The product was actually a lot more capable than people gave it credit for, in the right environment - i.e. to deploy iOS or manage a small business. For places that had Macs, it filled a gap left in the market by products like Microsoft's original Small Business Server which could be managed by someone in the business; or by small/medium business outside contractors and software developers (including my company). Microsoft gutted SBS (partly because of pressure from the larger contractors) when they decided that everything, that they could force, was going into Microsoft's cloud to give them a reliable income stream.
I guess that Apple looked at the revenue and decided that it was not worth continuing with the amount of resources that it needed. A fair bit of the "server" can be replaced by a NAS, but the integration of Mail, Calendar, website, etc for up to 50 users was more than feasable on a Mac mini (until they cut the number of cores down to 2).
I have been using DuckDuckGo Privacy Essentials (and their search engine as a default) and find it works well for me. This article shows an "Enhanced B" Privacy Grade and the following trackers:-
Google: googletagservices.com; google-analytics.com - Analytics: Twitter - platform.twitter.com - Microsoft: atdmt.com - Tracker network unknown: s.dpmsrv.com (Whois shows this as VeriSign Global Registry Services)
This Comments page only shows googletagservices.com; google-analytics.com; and s.dpmsrv.com
Looking at the Extension in Safari, it is described as: "DuckDuckGo Privacy Essentials" can red, modify and transmit content from all webpages. This could include sensitive information like passwords, phone numbers, and credit cards.
What, me paranoid? Certainly not! Even if I am, it does not mean that they are not after me. I always ensure that I am not logged in to any Google product (and check that I am not); funnily enough I see no targeted website and email advertising and only a very small amount of random crap. A couple of small simple text ads on a page is OK; and, If I find that I get value from a site, I do actually try and pay them...
One Real Arsehole Called Larry Ellison... Allegedly.
It is only USA which has the grand idiocy of everyone driving in any lane at any speed they please and overtaking on both sides. You can do this in Western Australia. I was "surprised" the first time it happened to me as I was used to checking the offside lane for overtaking traffic...
Mine's the one with the tinfoil hat in the pocket. You do know that it should be on your head at all times, because they can get you when you take it off? Unless the one in your pocket is a spare, just in case someone takes the one you are wearing? You can't be too careful!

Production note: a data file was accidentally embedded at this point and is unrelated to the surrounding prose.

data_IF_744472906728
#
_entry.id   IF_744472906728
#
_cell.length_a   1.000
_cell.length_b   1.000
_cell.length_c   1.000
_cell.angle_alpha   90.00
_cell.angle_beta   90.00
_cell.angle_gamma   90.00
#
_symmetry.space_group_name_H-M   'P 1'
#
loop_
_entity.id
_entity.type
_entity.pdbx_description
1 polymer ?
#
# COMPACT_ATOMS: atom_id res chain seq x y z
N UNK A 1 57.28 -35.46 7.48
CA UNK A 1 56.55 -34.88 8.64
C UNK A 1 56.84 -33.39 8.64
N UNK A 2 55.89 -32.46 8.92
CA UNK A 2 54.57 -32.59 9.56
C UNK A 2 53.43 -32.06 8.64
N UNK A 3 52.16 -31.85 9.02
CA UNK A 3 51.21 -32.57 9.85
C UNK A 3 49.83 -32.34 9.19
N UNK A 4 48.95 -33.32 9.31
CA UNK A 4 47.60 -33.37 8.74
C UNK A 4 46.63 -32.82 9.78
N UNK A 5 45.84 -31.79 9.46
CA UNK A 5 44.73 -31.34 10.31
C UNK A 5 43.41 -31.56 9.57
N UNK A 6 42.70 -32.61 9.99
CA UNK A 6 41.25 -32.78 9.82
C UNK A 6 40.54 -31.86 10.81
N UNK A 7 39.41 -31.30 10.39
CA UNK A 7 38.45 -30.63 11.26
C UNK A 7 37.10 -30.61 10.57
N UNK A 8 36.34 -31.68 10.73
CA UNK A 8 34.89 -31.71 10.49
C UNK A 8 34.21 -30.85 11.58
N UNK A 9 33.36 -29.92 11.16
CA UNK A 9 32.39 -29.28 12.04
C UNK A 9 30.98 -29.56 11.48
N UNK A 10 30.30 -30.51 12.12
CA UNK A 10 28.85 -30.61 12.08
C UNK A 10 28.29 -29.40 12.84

Yes, but on the ground you don't get to do cool experiments in an aeroplane (and the products of combustion and particle sizes will probably be different).
So the Google Home fandroids got their kit for free?
It also gives "them" longer to slurp your data after it was deleted...
In the 1980s I was in charge of an expensive instrument that had a DAC controlling a large electromagnet. It cycled from a high current to a low current every second or so. The controller had very large MOSFET power transistors switching about 40A Occasionally when the power wobbled the circuit would become unstable and the MOSFETs would explode. The sound was similar to a large calibre revolver report. As that happened every few weeks, until we sorted out the mains supply, that may be one reason why in old age my hearing is crap.
Who writes this crap? A sociopath of average intelligence and ability who was fortunate to develop from the right gametes, and attended the right schools and university?
My wife tells me that I'm deeply cynical because it saves time. She may not be correct, it is probably because I am old - I can give an organization or person the benefit of the doubt (once, only).
If God had meant us to use PowerShell, He'd never have given us bash (Apologies to Flanders and Swann) - Having used both, I think I will continue to use a *NIX shell, thank you.
Doesn't want tea? - Do you put the milk in before or after? Potential relationships have foundered on less.